3. Benadryl Cough Syrup.
Most kids look forward to staying at home and in bed, sedated with their favorite cough syrup. That includes one of my cousins in Patna, who once downed half a bottle of an older brand of that syrup!
It was called Fancydryl, if I'm not mistaken. Hahahahaha! Dad just tells me it was called Phensedyl, NOT Fancydryl! ROTFL! What was I thinking! Anyway, I never got addicted to Benadryl. I had to take it so often during my entire childhood and early-teens (I seemed to be perpetually suffering from cold and cough back then!) that this particular memory is one I'd rather forget if possible. (Think: partial amnesia. Think: the movie Paycheck, in which selective brain cells of Ben Affleck are "fried" after completion of his assignment.)
4. Cantharidine Hair Oil.
Just like "Singhania's Traditional Aloo Jhol" is our family dish, Cantharidine Hair Oil is perhaps our family hair oil. Or at least it used to be, till the pre-cable-TV-era. Throughout my school and college life, this was the one hair oil that provided nourishment to my gorgeous hair. My dad used the same hair oil for as long as he had enough hair to oil. My dad's dad used the same hair oil... or maybe he didn't... but my dad's mom most certainly did. My grandma, who passed away in July this year, used only this brand of hair oil for as long as she lived. And she didn't have a single white hair on her head! They were all jet black till her last day! She even had less hair-fall problems in her 80s than I have in my 30s! Now I'm not saying that this hair oil is responsible for it, and I'm not saying that this hair oil is not responsible for it. I am simply stating some facts. The oil smells good, by the way. It's smell isn't strong enough to put you off from using it, neither is it so mild that you'd forget to shampoo your hair before going out of the house! (Does anyone actually do that though? Forget to shampoo their hair because their hair oil doesn't smell?)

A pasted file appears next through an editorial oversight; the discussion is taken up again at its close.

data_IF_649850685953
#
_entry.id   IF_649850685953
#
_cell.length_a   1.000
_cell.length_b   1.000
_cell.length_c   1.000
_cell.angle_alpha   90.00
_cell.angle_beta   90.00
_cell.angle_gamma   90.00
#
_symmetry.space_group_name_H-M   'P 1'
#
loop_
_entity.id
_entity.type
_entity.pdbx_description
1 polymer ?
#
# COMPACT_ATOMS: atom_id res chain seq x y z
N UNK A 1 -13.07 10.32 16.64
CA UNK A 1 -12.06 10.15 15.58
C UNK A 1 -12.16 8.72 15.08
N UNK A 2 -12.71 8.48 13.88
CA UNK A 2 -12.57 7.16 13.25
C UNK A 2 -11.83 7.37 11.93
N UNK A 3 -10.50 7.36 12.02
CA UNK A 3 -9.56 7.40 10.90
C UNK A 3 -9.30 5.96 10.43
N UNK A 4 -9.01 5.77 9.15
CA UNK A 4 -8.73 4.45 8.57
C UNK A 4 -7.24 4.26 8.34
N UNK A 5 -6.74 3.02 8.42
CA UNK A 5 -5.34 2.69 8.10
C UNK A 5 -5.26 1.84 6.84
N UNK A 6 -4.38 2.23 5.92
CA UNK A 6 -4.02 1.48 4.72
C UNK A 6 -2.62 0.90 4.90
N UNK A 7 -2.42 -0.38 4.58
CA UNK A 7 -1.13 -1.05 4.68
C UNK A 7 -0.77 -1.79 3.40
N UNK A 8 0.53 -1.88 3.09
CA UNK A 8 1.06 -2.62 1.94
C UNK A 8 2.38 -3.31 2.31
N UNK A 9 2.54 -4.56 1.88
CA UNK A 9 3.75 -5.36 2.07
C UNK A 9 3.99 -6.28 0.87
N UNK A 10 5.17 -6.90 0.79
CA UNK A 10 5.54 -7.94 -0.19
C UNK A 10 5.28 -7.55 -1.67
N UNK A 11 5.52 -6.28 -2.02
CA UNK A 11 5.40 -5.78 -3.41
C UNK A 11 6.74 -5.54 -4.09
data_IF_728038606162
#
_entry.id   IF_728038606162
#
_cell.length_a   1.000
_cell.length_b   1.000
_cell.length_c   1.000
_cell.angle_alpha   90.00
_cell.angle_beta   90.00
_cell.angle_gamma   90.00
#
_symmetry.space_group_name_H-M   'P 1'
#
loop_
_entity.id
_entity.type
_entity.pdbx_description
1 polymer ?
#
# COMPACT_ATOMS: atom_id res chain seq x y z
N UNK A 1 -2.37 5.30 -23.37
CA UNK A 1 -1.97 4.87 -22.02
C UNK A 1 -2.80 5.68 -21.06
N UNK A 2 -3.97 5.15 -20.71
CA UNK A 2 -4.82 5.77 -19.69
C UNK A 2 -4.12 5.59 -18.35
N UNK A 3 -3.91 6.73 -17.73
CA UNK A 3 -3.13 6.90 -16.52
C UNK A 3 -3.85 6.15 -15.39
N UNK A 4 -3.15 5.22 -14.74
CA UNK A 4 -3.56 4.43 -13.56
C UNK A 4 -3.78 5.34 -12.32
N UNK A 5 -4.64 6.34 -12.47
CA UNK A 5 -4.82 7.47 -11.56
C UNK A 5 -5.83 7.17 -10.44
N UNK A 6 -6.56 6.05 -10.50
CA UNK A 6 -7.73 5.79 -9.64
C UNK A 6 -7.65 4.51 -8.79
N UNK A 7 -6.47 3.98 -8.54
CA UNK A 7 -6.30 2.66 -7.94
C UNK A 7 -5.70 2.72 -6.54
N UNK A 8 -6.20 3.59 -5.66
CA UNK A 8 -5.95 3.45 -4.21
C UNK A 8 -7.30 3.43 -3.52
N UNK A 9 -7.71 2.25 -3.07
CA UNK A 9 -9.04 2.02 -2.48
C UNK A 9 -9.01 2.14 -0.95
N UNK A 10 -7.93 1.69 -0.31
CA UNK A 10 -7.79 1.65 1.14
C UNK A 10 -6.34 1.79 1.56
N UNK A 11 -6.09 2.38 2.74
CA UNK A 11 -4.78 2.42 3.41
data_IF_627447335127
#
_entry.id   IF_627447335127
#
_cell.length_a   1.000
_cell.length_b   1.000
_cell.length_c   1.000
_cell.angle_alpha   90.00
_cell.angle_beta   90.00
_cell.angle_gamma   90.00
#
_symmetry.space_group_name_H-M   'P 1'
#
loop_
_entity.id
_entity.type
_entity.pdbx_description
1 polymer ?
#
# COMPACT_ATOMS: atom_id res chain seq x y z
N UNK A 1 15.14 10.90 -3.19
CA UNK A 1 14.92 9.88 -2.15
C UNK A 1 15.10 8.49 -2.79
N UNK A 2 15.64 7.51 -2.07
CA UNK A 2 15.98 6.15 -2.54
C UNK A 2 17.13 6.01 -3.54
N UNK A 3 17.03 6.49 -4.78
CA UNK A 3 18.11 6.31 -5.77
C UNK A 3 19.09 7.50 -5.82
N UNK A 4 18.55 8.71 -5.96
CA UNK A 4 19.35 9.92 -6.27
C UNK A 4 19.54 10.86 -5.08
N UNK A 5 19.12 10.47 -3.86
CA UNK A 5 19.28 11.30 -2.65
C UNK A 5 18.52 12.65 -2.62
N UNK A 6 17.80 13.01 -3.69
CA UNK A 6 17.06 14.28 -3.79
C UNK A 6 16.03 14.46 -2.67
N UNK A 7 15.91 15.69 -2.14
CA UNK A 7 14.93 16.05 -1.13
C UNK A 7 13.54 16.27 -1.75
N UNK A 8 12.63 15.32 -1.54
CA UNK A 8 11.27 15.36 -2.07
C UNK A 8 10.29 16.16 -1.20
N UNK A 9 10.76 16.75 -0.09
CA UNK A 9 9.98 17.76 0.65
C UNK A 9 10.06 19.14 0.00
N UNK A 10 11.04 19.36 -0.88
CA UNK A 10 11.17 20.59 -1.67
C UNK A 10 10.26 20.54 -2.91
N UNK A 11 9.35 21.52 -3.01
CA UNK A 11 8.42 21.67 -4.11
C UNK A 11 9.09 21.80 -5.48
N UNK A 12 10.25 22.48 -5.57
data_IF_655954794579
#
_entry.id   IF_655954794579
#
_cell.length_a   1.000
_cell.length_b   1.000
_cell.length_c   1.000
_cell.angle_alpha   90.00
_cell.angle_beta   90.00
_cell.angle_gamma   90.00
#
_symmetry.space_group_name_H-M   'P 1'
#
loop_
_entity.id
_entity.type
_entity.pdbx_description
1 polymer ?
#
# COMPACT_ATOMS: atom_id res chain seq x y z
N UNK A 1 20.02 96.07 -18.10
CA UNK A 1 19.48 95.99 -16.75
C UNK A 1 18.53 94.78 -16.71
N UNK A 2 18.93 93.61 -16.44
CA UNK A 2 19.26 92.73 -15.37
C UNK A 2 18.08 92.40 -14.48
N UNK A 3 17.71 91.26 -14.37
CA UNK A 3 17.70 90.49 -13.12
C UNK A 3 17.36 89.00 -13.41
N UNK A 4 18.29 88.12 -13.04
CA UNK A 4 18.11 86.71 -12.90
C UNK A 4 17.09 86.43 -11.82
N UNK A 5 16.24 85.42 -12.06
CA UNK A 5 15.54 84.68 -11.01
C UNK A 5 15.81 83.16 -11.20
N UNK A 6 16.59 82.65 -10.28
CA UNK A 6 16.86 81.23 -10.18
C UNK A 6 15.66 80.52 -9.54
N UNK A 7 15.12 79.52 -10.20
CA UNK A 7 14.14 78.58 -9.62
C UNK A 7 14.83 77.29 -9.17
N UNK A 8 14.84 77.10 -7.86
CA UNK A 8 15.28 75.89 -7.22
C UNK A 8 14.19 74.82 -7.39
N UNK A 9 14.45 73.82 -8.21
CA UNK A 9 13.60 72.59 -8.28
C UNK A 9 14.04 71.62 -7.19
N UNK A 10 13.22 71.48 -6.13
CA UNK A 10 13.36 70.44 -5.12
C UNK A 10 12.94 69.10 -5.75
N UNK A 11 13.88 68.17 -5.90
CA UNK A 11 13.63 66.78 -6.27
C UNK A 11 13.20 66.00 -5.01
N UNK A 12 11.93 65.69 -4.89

5. Cartons of dusty and musty old books.
This was another annual memory. Every year, during Diwali cleaning, all the stuff from our attic was dumped out on our huge terrace. I've written in detail about it... the entire annual "ritual" and the "treasure hunt" for my sister and me... in my previous post, titled "Nostalgia Strikes Yet Again!" Among the "treasures" revealed every year were three cartons of very old books... my Dad's legacy to me. I say "me" because my sister has never been that much into books. So nobody else touched those three cartons. It was only my responsibility to take the books out, clean them, sort them and rearrange them, in new cartons, if necessary. Depending upon my age at that time, I could also keep a few books out for reading. The smell of those books and the silverfish scurrying about in them and the afternoon winter sun... ahhhhh! Heaven on earth! Unfortunately, I had to part with this "legacy" eventually! Due to our frequent relocations, a new home had to be found for those books! :(